Sunday, 24 January 2010

Thomas Dunhill:Valse Fantasia for flute and piano

Thomas Dunhill was a composer who seemed to have his career divided into two distinct parts by critics. There was the ‘light’ music exemplified by the operetta Tantivy Towers, which is really a German or Sullivan-esque confection and the ballet score Dick Whittington. On the other hand he was the serious composer who wrote, amongst other things, a great Symphony (long underrated) and a fine Piano Quintet. His song 'The Cloths of Heaven' is near perfect. Thomas Dunhill is a composer who desperately needs to be rediscovered- especially his chamber and orchestral scores.
However the present Valse Fantasia belongs to his ‘light’ music credentials and is none the worse for that. The programme notes point out that the exact date of this work is unknown and could have been composed any time between 1900 and the end of the Great War. This is a lovely, extrovert piece that surely challenges the flautist in every direction. It is a summery work that is a product of Dunhill’s desire “that music should be easily accessible to the listener without the composer having to compromise his desire for personal expression or feeling obliged to follow the vagaries of some current musical fashion.”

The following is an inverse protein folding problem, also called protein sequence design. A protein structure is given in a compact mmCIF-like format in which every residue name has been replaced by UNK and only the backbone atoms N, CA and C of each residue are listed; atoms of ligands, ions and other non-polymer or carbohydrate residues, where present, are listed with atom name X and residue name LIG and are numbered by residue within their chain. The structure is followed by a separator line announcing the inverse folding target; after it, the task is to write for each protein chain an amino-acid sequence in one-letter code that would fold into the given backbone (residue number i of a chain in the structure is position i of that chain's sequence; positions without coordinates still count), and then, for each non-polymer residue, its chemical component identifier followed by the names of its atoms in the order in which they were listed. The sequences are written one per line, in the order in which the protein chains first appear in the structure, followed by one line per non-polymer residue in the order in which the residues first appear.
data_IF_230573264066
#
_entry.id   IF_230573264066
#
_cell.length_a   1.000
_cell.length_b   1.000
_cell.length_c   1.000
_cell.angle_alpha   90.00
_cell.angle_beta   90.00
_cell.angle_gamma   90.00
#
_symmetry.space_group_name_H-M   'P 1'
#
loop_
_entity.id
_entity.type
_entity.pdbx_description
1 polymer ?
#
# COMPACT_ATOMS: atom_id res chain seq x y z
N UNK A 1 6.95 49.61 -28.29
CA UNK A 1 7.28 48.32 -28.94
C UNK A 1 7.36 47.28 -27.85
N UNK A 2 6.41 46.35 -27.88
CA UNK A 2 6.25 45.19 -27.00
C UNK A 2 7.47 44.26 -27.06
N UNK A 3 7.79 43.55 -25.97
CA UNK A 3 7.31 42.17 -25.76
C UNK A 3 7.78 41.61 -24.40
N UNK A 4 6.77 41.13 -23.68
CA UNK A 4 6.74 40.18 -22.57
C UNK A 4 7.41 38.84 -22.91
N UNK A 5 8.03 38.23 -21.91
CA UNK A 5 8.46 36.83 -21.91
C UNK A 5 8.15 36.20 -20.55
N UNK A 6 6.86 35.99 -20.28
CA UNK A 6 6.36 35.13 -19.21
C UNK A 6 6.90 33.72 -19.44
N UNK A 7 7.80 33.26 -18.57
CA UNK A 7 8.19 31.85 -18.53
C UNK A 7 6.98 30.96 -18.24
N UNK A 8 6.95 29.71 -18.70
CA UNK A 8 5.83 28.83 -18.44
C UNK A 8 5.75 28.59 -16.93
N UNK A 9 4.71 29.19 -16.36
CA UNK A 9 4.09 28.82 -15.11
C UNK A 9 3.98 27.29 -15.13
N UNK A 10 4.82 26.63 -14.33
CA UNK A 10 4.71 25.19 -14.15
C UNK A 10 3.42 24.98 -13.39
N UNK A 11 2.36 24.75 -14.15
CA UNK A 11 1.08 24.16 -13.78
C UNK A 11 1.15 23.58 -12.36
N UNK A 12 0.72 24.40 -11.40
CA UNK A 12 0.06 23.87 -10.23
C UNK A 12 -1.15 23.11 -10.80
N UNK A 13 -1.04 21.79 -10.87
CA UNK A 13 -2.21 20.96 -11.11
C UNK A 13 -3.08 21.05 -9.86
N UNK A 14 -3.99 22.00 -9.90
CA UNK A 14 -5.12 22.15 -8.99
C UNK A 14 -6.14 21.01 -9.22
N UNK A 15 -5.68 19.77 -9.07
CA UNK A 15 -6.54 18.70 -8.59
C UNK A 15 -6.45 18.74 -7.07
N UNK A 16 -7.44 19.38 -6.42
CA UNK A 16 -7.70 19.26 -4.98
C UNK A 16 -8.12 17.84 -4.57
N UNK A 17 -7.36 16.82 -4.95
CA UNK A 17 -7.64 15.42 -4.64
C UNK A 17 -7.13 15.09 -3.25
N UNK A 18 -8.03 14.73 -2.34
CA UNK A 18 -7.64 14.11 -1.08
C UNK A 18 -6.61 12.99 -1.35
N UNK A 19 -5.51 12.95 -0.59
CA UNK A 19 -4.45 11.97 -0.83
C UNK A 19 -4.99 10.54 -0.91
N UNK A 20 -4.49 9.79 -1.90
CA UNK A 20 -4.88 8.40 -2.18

This work is not ground breaking or even important in Dunhill’s catalogue. But it is thoroughly enjoyable. What more can a listener ask for?
This piece can be heard on ”By the River in Spring” Divine Art (dda25069) with Kenneth Smith (flute) and Paul Rhodes (piano)

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